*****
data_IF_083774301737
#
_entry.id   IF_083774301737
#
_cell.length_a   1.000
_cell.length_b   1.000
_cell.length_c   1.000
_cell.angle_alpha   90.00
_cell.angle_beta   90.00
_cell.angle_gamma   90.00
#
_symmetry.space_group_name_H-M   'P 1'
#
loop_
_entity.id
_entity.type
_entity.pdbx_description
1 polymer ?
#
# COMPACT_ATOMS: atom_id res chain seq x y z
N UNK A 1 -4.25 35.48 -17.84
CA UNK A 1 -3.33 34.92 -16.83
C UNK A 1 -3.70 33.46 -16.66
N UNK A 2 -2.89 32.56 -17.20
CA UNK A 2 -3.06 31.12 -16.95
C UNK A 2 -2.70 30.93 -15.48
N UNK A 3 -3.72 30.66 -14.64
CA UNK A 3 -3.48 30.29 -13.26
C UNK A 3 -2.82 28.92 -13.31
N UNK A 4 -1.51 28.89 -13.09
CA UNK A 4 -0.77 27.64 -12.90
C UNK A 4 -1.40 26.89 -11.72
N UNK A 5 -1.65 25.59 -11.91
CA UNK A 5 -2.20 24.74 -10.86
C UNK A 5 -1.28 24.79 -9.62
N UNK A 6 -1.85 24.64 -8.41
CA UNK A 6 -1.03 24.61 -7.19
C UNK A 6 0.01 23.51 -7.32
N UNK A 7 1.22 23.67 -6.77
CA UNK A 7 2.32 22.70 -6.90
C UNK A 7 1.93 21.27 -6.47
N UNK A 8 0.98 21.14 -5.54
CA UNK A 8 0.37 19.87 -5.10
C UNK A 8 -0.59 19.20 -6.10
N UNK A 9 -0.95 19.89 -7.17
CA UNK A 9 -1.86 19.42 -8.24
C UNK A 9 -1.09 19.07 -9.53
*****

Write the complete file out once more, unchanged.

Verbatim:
data_IF_083774301737
#
_entry.id   IF_083774301737
#
_cell.length_a   1.000
_cell.length_b   1.000
_cell.length_c   1.000
_cell.angle_alpha   90.00
_cell.angle_beta   90.00
_cell.angle_gamma   90.00
#
_symmetry.space_group_name_H-M   'P 1'
#
loop_
_entity.id
_entity.type
_entity.pdbx_description
1 polymer ?
#
# COMPACT_ATOMS: atom_id res chain seq x y z
N UNK A 1 -4.25 35.48 -17.84
CA UNK A 1 -3.33 34.92 -16.83
C UNK A 1 -3.70 33.46 -16.66
N UNK A 2 -2.89 32.56 -17.20
CA UNK A 2 -3.06 31.12 -16.95
C UNK A 2 -2.70 30.93 -15.48
N UNK A 3 -3.72 30.66 -14.64
CA UNK A 3 -3.48 30.29 -13.26
C UNK A 3 -2.82 28.92 -13.31
N UNK A 4 -1.51 28.89 -13.09
CA UNK A 4 -0.77 27.64 -12.90
C UNK A 4 -1.40 26.89 -11.72
N UNK A 5 -1.65 25.59 -11.91
CA UNK A 5 -2.20 24.74 -10.86
C UNK A 5 -1.28 24.79 -9.62
N UNK A 6 -1.85 24.64 -8.41
CA UNK A 6 -1.03 24.61 -7.19
C UNK A 6 0.01 23.51 -7.32
N UNK A 7 1.22 23.67 -6.77
CA UNK A 7 2.32 22.70 -6.90
C UNK A 7 1.93 21.27 -6.47
N UNK A 8 0.98 21.14 -5.54
CA UNK A 8 0.37 19.87 -5.10
C UNK A 8 -0.59 19.20 -6.10
N UNK A 9 -0.95 19.89 -7.17
CA UNK A 9 -1.86 19.42 -8.24
C UNK A 9 -1.09 19.07 -9.53